• Worse: More online polls: Online polls are becoming more common, because they are easy and cheap to carry out, but the gold standard is still random-sample telephone polls done by a live interviewer. Selecting people to ask from a large online panel is inherently less random than random digit dialing because Internet users are not typical of the electorate. Corrections are always made for this, but online polls are still a step down from live interviewer polls. Another problem is that it's much easier to mis-represent oneself online. In fact, the very first contact between (V) and (Z) was about 6 years ago, when (Z) successfully persuaded an online pollster that he was a 78-year-old black woman living in Denver, and then reported the results of his little experiment to (V). This problem is not so easy to correct for.

  • Worse: Recalled vote weighting: Some pollsters are asking respondents: "Who did you vote for in 2016?" and normalizing their data to fit the actual vote. Unfortunately, people don't always remember who they voted for, and some people refuse to say. Studies show that people tend to remember their vote better when they voted for the winner. This effect might bias the polls toward the Democrats. Also, some respondents were too young to vote in 2016, which introduces bias. Finally, some voters have moved to a new state.

All in all, the pollsters are well aware of what happened in 2016, but when an election in a state is decided by less than 1 point, as it was in the three Midwestern states, no poll with a 4-point margin of error is going to capture that correctly. (V)

Florida Is Not Hot to Improve Election Security

The big coronavirus relief bill that passed in March (v3.0, for those who are keeping track) appropriated $400 million for election security. Florida is entitled to $20 million of it, but the governor hasn't decided if he will take it, because the bill requires the state to pony up $4 million of its own money for security to get the $20 million from the feds. The Sunshine State is the only one that doesn't seem to think that election security is worth the trouble. And remember, Florida is the land of the hanging chads (that is, it has a miserable record when it comes to elections). Oh, and Russian hackers almost certainly compromised the voter records of two Florida counties in 2016.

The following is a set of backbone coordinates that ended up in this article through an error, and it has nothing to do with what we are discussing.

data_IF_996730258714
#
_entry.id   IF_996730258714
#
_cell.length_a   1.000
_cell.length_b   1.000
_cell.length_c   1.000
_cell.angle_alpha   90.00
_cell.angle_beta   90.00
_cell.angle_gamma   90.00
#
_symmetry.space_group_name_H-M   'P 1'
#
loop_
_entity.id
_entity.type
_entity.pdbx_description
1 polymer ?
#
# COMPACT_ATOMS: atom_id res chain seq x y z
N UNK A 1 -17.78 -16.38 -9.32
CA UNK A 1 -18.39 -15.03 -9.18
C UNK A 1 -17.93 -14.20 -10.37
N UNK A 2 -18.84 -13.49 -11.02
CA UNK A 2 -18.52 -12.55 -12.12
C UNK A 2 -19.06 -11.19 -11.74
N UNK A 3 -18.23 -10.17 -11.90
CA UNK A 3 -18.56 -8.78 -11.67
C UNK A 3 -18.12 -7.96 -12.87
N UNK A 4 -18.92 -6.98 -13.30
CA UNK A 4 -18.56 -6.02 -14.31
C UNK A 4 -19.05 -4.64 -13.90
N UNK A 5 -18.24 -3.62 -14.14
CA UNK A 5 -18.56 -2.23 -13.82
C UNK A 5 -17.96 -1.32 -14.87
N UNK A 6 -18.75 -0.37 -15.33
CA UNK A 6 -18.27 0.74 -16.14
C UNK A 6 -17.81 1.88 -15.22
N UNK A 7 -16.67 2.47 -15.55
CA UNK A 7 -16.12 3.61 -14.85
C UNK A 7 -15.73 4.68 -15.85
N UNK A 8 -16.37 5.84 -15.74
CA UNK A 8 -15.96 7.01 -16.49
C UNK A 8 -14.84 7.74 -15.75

This year, election costs may be higher than usual due to a greater-than-normal number of people who are likely to request absentee ballots and the large number of disposable pens, masks, and disinfectant wipes needed for in-person voters. States will need to begin ordering supplies soon, and if Florida hesitates too long, it may not be able to get what it needs on time. Florida could yet decide to take the money, but the clock is ticking. (V)

Will Young Progressives Back Biden?

The Nation recently published a letter from some 1960 radicals who have mellowed considerably over the years. It is entitled: "To the New New Left from the Old New Left" and makes the case that the reelection of Donald Trump could end America's experiment with democracy. Whether the letter has any impact remains to be seen, but the old left's fears are not imaginary.

The Democratic Socialists of America have already said that they will not back Joe Biden, nor will Jacobin magazine, which is popular among young progressives. Jacobin's editor, Bhaskar Sunkara, has said that he will vote for the Green Party candidate (probably Howie Hawkins) and told the old left to buzz off because the new left doesn't want to choose between the left wing or the right wing of the Capitalist Party. No real difference there, as they see it.

The old left remembers well that in 1968, many of them refused to vote for Capitalist Richard Nixon or Capitalist Hubert Humphrey and so voted for the Peace and Freedom Party's candidate, Eldridge Cleaver, who was a convicted felon and also only 33 at the time. Others voted for the Yippie Party's candidate, a pig named "Pigasus." That showed the Capitalists! Hah!

The reason the DSA and Jacobin will not back Biden is the same reason the Students for a Democratic Society did not back Humphrey in 1968, despite his years of being one of the most progressive politicians in America: doctrinal purity. Voting for the lesser of two evils didn't cut it with the kids then and doesn't cut it with the kids now. Only the then-kids are today's seniors and they have learned the lesson that sometimes the lesser of two evils is better than the greater of two evils. Keep an eye out to see if Sunkara writes a letter to The Nation just before the 2072 election urging the new new new left to take some bitterly acquired advice from the old new new left. (V)

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---The Votemaster and Zenger
May13 Flynn Not in the Clear Yet